The number of cyclists in York has risen by seven per cent this year, according to this article in the Yorkshire Post.
York was appointed one of several Cycling Cities across the UK – an initiative created to encourage 2.5 million adults and children to take up cycling across 11 towns – and council leaders have declared the project a success following the rise.
Councillors will take part in a strategy meeting tomorrow (October 20th) to debate further improvements to encourage non-car travel, including possible off-road cycle network extensions.
York executive member for City Strategy Steve Galloway commented: "The Cycling City programme is divided between behaviour change initiatives, such as the cycling fairs and tuition arrangements, and capital works aimed at making cycling safer and quicker.”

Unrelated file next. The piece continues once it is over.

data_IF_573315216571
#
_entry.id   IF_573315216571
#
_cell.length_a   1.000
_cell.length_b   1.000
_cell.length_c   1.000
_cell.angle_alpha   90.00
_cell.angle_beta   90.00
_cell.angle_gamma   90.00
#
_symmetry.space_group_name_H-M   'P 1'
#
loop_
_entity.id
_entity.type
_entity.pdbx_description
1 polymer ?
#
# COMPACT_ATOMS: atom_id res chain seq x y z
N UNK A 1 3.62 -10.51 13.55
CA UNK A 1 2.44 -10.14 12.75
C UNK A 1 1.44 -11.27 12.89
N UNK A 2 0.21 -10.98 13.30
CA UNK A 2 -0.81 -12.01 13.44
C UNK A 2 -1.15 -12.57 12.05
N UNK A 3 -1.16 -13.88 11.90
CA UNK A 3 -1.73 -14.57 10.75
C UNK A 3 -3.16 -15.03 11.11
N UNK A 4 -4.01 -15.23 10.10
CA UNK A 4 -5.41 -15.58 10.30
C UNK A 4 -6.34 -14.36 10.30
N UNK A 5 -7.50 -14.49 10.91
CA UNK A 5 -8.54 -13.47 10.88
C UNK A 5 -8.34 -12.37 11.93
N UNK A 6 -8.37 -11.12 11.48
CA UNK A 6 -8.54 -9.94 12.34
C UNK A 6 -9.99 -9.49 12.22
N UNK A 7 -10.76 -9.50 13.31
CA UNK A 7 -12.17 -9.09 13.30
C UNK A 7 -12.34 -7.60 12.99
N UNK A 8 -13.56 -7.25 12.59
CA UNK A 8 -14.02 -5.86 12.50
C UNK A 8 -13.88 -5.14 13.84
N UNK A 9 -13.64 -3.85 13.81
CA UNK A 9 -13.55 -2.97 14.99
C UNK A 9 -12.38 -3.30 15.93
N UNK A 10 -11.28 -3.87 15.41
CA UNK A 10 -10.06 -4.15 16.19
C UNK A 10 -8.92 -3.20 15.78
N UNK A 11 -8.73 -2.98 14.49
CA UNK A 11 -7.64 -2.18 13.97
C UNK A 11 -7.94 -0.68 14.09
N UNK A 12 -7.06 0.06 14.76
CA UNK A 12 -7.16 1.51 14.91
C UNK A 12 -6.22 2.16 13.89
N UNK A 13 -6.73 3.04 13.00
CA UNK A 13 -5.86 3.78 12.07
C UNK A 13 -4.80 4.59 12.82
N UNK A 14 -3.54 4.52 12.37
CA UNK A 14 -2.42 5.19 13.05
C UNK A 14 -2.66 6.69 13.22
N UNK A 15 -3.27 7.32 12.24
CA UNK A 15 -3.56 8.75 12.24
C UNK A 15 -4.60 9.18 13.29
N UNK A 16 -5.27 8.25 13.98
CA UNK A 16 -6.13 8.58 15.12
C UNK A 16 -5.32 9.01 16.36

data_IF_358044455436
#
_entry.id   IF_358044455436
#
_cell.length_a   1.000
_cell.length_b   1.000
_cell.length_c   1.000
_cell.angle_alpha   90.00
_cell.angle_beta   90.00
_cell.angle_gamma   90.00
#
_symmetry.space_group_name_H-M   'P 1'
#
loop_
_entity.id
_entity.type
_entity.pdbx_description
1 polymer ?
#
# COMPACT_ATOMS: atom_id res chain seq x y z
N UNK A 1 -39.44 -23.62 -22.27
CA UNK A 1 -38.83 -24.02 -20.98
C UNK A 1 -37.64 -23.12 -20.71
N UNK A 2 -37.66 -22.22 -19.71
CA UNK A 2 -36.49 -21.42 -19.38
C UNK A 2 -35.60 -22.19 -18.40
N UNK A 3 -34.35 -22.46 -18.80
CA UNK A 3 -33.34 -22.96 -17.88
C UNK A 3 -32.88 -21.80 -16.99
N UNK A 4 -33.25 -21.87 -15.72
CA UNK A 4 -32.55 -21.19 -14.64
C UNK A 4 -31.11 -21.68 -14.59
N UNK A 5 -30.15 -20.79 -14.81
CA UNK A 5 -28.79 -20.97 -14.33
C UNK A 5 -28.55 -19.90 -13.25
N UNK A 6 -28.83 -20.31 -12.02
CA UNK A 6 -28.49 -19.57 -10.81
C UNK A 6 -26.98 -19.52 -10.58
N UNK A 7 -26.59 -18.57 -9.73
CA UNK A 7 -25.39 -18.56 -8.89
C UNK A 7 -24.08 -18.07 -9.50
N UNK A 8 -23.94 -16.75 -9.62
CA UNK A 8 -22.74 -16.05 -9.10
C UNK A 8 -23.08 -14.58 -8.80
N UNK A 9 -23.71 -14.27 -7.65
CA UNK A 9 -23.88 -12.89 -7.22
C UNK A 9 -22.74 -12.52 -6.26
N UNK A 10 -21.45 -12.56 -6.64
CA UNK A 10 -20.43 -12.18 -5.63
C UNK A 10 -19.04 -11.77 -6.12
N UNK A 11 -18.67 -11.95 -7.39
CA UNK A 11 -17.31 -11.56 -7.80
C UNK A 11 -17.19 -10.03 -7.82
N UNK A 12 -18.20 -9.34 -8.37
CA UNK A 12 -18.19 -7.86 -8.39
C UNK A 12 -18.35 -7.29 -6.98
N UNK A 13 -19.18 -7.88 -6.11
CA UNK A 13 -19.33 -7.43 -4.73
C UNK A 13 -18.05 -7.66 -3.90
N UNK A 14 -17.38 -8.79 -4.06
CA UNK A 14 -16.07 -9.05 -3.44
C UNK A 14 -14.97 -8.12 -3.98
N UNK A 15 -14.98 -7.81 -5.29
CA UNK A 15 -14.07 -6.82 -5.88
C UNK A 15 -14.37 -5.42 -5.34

Galloway added that pro-cycling schemes in the city have not been universally well received locally: “There is still a cultural divide to address and we still see the negative comments which greet any proposal to improve cycling facilities in the city. Even those that do not affect car drivers – such has those in Beckfield Lane – still attract an unhealthy level of scepticism. Car drivers in particular should realise that the more people that chose to use cycles to get around then the less traffic congestion there will be.
"That is in the interests of all road users. Hopefully these new figures will go some way to address any scepticism about off-road cycle paths. Clearly, cyclists are voting with their wheels. The increase in use suggests that off-carriageway facilities are popular with cyclists representing an unimpeded and safer way of getting around.
"With time people adjust and often begrudgingly admit that the new approach was necessary. This is good progress and confirms that both the Cycling City concept and our concentration on providing alternative safe routes is justified."